Trauma injuries to the spine may include spinal fractures and post-traumatic spine problems.

Acute spine injuries happen suddenly. This can be cause from things such as a car accident or a fall.

Burst fractures—thoracic or lumbar spine fractures—generally result from a high-energy impact, such as a car crash, fall from a height or contact sports, that forcefully smashes the spine. The energy of the injury causes the vertebrae to fracture, or burst, into multiple pieces, and the injured vertebrae lose height, which can lead to instability and a deformity and/or injury to the spinal cord.

X-rays of the spine, including upright or standing, are necessary to determine if the spine is stable. A CT or computerized axial tomography (CAT) scan and/or an MRI may be required for a better view of the injury.

Generally, stable burst fractures are treated with braces and pain medication. However, unstable fractures require surgical stabilization to protect the spinal cord from injury and the spine from future deformity. Any fracture-associated spinal cord compression will need surgery to decompress the cord.

Chronic spine injuries are spine injuries that are ongoing. This can be caused by muscle strains and overuse, but constant pain could be a sign of something more serious.

Up to 50% of teens will experience back pain before the age of 20. Most back pain will resolve without treatment. In children age 10 and under, back pain is extremely uncommon unless there is a specific injury. In fact, the most common cause is constipation. If your child or teen has ongoing pain, consider setting up an appointment to be seen by a doctor.

Common sources of back pain in children and adolescents include:

  • Overuse/muscle strains
  • Stress fractures (spondylolysis)
  • Scheuermann’s kyphosis
  • Herniated disc
  • Backpacks

Childhood back pain can be caused by a variety of issues ranging from normal growing pains to activity-related injuries requiring urgent treatment. Your child needs immediate medical attention if he has any of these symptoms:

  • Constant back pain
  • Pain that’s only in one specific area
  • Pain that requires pain medication
  • Pain that limits activities
  • Pain associated with fevers, chills and weight loss

In the adolescent age group, back pain is very common and is usually concentrated across the middle of the lower back—and may be noticed especially when sitting or standing for long time periods. You may also notice that your child slouches more often and insists it hurts to sit up straight.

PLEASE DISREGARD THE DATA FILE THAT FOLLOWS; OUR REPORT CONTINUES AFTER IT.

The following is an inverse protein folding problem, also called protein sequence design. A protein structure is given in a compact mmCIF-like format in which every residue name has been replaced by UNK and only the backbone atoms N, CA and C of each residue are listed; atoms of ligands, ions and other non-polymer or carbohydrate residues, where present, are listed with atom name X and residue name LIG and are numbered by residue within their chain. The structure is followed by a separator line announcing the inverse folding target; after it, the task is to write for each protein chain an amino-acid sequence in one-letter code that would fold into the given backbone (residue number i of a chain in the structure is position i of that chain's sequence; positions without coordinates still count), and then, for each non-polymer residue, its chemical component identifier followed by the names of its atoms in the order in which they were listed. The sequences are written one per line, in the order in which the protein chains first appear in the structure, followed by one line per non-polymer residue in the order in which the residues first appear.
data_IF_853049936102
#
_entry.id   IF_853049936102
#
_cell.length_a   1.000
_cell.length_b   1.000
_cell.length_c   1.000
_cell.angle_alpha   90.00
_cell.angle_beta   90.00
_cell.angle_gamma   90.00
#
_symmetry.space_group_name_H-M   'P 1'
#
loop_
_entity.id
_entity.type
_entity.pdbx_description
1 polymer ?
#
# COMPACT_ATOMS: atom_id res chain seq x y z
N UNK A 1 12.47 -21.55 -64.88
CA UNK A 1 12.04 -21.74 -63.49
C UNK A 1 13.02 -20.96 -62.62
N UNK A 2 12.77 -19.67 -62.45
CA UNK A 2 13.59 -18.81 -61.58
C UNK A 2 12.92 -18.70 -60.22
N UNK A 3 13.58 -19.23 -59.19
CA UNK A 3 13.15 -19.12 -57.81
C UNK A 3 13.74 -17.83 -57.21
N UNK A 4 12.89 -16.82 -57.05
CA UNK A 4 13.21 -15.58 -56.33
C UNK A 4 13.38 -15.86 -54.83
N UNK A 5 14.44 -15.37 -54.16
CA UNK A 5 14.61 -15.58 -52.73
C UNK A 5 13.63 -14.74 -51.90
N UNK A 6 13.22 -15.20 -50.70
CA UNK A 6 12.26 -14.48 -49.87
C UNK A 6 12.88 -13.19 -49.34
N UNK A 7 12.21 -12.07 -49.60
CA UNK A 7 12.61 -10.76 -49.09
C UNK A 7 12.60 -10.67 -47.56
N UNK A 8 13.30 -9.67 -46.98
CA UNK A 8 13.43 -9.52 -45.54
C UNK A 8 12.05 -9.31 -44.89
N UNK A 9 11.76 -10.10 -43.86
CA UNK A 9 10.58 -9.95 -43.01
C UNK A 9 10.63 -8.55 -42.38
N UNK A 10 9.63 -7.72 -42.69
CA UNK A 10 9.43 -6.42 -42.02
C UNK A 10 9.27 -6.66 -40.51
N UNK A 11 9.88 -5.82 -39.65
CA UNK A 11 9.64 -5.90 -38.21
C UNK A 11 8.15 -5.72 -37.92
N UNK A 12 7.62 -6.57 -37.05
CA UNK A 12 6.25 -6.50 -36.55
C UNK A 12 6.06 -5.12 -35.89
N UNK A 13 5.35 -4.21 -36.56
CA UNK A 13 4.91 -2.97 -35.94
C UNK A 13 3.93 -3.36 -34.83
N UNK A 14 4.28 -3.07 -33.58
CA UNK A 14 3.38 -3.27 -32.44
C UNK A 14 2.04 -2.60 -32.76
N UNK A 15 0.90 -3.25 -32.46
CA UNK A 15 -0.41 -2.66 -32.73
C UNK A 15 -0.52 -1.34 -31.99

It’s normal for a teen to experience aches right after a growth spurt—muscles typically grow strong before they grow long—but these aches rarely require pain medication or limit activity.

In order to stop the backache, your child may need to build up back and core strength, and a short course of physical therapy may be helpful.

Back pain is an extremely broad topic and may or may not be due to the back itself. Your child’s doctor will complete a physical examination and ask several questions to determine the cause and location of the pain. If necessary, X-rays will be ordered during the initial visit, and then imaging tests and blood work may be recommended at subsequent visits if the cause is still not clear.

Tumors and infections in the bone can include aneurysmal bone cysts, osteoblastoma (sarcoma), histiocytosis, malignant tumors and osteomyelitis.

A unicameral bone cyst, also known as a simple bone cyst, is a benign (not cancerous) bone tumor. These tumors are most commonly found near the shoulder and hip joints. They often go away without treatment after your child has completed the growth cycle.

Bone and joint infections (osteomyelitis and septic arthritis) occur much more commonly in children than in adults, with the majority of cases occurring in children under the age of 5. Our team understands these infections.

Vertebrae problems, or problems with the discs of the spine, can include degenerative disc disease, herniated discs or other disc disorders.

In recent years, disc herniation in children has become more common. A herniated disc develops when one of the discs between the bones (vertebrae) of the spine moves out of position and presses on adjacent nerves, causing pain in the back, pain in one or both legs and numbness, tingling or weakness in one or both legs. These discs are cushions that have a soft center and a hard outside. If the hard part of the disc cracks and the soft part is exposed, it is called a hernia. A herniated disc can also be called a “pinched nerve” or “bulging disc.”

Deformities of the spine or chest can be associated with other conditions, such as Prader-Willi syndrome, Jeune syndrome, congenital rib fusions, Down syndrome, Marfan syndrome, Ehlers-Danlos syndrome, Rett syndrome, Friedreich’s ataxia, osteogenesis imperfecta and achondroplasia.

Our spine specialists treats thousands of growing spines each year, so we understand what symptoms to look for and how to diagnose babies, kids and teens.

We work closely with other pediatric specialists to review diagnostic tests that may include:

  • A thorough medical history and physical examination
  • Routine radiographs with low-dose imaging, such as X-rays
  • An MRI
  • A low-dose CT scan
  • An ultrasound or a bone scan

Our pediatric radiologists receive advanced training, as well as following guidelines and protocols like dose-reducing technology that allows us to cut CT and X-ray radiation exposure by more than 50% compared to adult facilities.

Our spine team is specially trained to develop treatment plans for children and teens of all ages and to monitor patients over time so they have better results as they continue growing.

Treatment options for pediatric spine conditions and injuries may include:

Spine bracing